Still, I loved a lot of the background paintings for Vulcan and the Guardian’s planet, and I even caught some music cues adapted from the original series. And forcing a kid to put down his pet is pretty heady for a cartoon in any decade. But I can’t help wondering how things could have played out with live actors and another twenty-four minutes to play with. For instance, I’d expect Kirk to be a little melancholy at returning to that planet, given what happened to one of his great loves as a result of meddling in time. Oh well, I guess I’ll have to lower my expectations, huh?

If this episode is the best of the animated series, as many regard it, then I’m worried about how I’m going to get through the next twenty episodes.

Eugene’s Rating: Warp 3 (on a scale of 1-6)

Torie Atkinson: Jeez, another downer episode.

This one just didn’t work for me. For one, I still can’t figure out how, exactly, this paradox is supposed to work. Because Spock was in the past he couldn’t also be in some other past? Really? And if the sehlat didn’t die in the original timeline but he did fight the le-matya… what exactly happened? Did Spock the Elder originally intervene before the sehlat could jump in? Seems unlikely, as the sehlat was loyally following the boy. How is it that Spock, with an elephant’s memory, can’t remember with even a mild degree of accuracy the most formative adolescent experience of his life? The taunting scene bothered me as much now as it did when I saw it again in the new Star Trek movie–it feels like caricature and not character. Combine all that with a whiny, nasally child’s voice, some really stiff delivery, and the absolute worst boy’s outfit I’ve ever seen, and there doesn’t seem like much to love.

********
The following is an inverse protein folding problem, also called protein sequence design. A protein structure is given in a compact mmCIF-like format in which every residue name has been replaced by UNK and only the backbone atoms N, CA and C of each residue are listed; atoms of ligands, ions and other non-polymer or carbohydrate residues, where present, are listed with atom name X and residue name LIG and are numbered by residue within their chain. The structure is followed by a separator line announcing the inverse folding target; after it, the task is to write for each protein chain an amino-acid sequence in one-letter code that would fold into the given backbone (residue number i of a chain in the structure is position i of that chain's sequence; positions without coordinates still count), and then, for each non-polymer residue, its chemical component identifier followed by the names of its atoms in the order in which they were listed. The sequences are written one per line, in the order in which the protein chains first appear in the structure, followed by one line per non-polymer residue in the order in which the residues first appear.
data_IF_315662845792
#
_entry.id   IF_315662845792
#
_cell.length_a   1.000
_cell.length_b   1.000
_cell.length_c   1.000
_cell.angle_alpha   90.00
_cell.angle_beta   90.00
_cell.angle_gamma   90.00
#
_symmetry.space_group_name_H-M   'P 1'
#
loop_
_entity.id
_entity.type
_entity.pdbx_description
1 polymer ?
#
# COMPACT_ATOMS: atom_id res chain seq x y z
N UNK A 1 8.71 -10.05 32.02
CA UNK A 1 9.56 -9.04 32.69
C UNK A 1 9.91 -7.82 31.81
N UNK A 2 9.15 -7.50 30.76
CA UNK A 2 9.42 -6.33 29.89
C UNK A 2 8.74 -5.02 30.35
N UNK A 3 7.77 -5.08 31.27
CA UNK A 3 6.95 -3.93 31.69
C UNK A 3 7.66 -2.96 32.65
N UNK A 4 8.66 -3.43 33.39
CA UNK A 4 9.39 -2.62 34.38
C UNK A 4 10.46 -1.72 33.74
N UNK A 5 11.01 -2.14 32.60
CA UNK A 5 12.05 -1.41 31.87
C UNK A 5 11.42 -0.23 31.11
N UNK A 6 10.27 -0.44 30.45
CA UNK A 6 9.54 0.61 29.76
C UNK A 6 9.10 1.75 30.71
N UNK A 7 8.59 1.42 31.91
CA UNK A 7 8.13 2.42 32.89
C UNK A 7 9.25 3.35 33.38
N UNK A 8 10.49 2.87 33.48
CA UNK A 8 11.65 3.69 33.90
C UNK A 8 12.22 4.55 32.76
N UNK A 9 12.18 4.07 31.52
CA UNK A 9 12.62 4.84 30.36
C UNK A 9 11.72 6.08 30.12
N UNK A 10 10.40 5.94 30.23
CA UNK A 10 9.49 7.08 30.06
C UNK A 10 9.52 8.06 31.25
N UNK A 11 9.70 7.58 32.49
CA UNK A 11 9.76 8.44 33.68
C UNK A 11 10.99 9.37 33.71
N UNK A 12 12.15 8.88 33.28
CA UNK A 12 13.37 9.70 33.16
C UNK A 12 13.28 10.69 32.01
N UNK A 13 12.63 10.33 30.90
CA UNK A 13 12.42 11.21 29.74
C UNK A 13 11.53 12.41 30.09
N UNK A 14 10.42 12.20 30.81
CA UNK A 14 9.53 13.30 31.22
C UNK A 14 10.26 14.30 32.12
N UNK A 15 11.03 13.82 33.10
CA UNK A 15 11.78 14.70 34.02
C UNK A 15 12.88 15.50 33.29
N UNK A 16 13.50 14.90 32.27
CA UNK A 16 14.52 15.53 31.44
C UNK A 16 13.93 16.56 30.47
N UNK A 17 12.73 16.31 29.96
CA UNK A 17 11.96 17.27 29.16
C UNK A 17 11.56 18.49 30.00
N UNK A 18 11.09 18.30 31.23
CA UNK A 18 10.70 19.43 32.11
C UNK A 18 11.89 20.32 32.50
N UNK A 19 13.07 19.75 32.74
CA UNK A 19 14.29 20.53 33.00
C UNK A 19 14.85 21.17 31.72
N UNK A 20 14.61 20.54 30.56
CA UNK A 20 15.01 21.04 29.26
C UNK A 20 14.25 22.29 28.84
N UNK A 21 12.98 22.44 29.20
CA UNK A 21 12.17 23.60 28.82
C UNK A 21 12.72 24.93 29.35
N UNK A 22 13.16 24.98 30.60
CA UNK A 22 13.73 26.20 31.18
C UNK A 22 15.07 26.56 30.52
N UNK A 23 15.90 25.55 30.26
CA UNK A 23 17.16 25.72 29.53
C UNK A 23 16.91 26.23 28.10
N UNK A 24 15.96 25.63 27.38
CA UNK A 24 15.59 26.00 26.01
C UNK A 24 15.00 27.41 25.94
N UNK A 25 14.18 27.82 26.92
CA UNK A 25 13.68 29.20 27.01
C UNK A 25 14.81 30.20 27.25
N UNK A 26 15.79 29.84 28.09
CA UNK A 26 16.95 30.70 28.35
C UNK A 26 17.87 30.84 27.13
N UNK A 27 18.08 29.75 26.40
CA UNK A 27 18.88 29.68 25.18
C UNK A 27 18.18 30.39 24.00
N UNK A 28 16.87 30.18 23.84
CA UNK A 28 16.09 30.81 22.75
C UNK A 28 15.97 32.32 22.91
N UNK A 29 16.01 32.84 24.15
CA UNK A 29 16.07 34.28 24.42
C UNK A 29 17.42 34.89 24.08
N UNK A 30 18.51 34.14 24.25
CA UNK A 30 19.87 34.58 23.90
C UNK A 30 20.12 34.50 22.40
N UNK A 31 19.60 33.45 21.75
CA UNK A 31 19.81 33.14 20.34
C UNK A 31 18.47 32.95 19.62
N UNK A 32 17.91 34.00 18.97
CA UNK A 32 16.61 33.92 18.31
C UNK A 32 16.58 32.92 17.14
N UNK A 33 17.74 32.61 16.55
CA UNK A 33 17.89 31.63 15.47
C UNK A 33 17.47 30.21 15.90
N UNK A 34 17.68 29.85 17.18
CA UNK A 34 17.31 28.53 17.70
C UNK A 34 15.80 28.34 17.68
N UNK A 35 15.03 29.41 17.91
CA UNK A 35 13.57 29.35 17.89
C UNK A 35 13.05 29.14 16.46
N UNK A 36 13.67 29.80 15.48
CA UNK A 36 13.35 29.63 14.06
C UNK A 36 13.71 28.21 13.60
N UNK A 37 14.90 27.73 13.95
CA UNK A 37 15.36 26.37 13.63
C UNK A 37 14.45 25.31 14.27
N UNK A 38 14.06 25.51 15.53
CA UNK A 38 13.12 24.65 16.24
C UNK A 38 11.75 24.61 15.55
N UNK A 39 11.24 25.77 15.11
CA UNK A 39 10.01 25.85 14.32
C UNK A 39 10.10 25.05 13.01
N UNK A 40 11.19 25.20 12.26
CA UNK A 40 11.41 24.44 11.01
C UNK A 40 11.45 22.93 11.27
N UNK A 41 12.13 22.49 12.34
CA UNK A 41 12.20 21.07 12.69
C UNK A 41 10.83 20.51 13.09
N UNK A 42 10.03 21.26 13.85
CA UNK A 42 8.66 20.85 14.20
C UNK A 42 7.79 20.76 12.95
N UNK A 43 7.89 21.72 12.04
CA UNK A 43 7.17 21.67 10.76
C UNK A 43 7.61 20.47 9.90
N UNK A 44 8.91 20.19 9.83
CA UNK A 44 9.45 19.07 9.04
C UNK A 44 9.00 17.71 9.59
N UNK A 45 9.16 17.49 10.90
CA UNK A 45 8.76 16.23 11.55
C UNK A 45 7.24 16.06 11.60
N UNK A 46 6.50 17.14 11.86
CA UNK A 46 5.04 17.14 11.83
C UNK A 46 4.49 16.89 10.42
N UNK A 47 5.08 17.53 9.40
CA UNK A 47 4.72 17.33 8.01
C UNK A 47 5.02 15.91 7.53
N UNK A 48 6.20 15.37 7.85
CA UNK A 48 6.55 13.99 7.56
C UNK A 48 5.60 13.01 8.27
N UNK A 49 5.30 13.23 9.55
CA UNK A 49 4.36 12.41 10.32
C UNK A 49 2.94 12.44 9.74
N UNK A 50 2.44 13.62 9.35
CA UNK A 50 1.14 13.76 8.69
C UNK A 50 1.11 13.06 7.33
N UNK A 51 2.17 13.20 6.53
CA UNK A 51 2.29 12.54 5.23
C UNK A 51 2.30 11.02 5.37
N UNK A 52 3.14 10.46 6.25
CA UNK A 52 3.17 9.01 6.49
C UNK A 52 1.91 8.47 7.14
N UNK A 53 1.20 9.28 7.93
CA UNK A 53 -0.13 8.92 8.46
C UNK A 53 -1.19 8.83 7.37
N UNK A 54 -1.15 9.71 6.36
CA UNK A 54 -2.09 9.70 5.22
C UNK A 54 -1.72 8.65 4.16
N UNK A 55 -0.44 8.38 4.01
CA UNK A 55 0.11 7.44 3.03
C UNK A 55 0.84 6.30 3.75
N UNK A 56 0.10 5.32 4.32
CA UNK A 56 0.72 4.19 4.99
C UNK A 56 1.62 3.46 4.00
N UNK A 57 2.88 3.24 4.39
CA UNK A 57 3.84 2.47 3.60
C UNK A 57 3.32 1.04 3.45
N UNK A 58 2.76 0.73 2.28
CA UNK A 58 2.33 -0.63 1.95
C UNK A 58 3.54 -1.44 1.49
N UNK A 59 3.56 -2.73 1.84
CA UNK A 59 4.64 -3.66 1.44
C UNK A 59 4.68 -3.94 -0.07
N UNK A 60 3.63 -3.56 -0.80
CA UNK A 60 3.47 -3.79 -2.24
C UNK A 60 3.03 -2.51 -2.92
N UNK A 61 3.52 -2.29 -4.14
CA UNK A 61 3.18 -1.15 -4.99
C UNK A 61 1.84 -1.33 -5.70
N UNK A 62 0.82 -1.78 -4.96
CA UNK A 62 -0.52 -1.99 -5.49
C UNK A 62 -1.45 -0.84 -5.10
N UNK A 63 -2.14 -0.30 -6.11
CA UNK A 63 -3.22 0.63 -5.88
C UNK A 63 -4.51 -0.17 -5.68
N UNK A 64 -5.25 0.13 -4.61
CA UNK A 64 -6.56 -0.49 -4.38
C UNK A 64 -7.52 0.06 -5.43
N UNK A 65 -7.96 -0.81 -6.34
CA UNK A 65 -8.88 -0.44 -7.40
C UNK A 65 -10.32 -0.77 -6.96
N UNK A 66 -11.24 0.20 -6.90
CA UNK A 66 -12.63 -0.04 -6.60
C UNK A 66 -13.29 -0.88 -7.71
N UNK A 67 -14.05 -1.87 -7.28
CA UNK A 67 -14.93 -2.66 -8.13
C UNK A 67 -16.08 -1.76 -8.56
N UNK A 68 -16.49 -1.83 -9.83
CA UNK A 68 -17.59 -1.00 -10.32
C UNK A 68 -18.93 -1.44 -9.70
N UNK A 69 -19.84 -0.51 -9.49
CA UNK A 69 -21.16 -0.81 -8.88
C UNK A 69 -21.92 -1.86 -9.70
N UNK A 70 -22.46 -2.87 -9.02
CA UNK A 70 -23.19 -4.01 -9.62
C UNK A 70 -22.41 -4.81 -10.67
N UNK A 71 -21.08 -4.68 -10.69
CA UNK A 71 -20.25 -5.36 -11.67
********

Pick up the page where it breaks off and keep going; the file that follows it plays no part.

Yet there were some things I admired. Getting to see Vulcan, its architecture, it’s weird planetoid moon, and its cheesy flying cars was pretty neat even if, again, it doesn’t make much sense. I liked Thelin, who had everything to lose by this and yet respected Spock and his decision. They seem much alike and you can see why the alternate Kirk would have chosen him as a first officer.  We learn so much about Spock in these twenty minutes. On the original series he always refers to Starfleet and the Federation as his home, but once he sees it all again Vulcan is home again. It’s an emotional response, not a logical one. I was moved by how much he loved his mother though he could never express it to her, and how much he felt he hurt her by choosing the Vulcan path.  He still rejects her philosophy and we get a brief glimpse here of the reason for that: emotions cause pain. Any child can tell you that, but it’s all the more interesting to see Spock go through it.  Kirk’s offhand remark that a pet is insignificant in the grand scheme of things hurts, you can tell.

The evocation of two excellent original series episodes didn’t hurt either, but I almost wish they hadn’t gone there because in comparison this is so flat and uninspired. I’m still nagged by so much that doesn’t add up. If the death of the sehlat made this Spock choose the Vulcan path, then what precipitated the change in the original timeline? Doesn’t that seem like a huge thing to just gloss over? And the cheap “Oh yeah, it’s my cousin Selek! We all remember him!” crap–come on. I don’t buy it, Sarek and Amanda wouldn’t have bought it, and even baby Spock would’ve probably demanded to know biggy Spock’s make and model, so to speak.

I do want a sehlat, though, so at least there’s that.

Torie’s Rating: Warp 4

Best Line: SPOCK: There is some human blood in my family line. It is not fatal.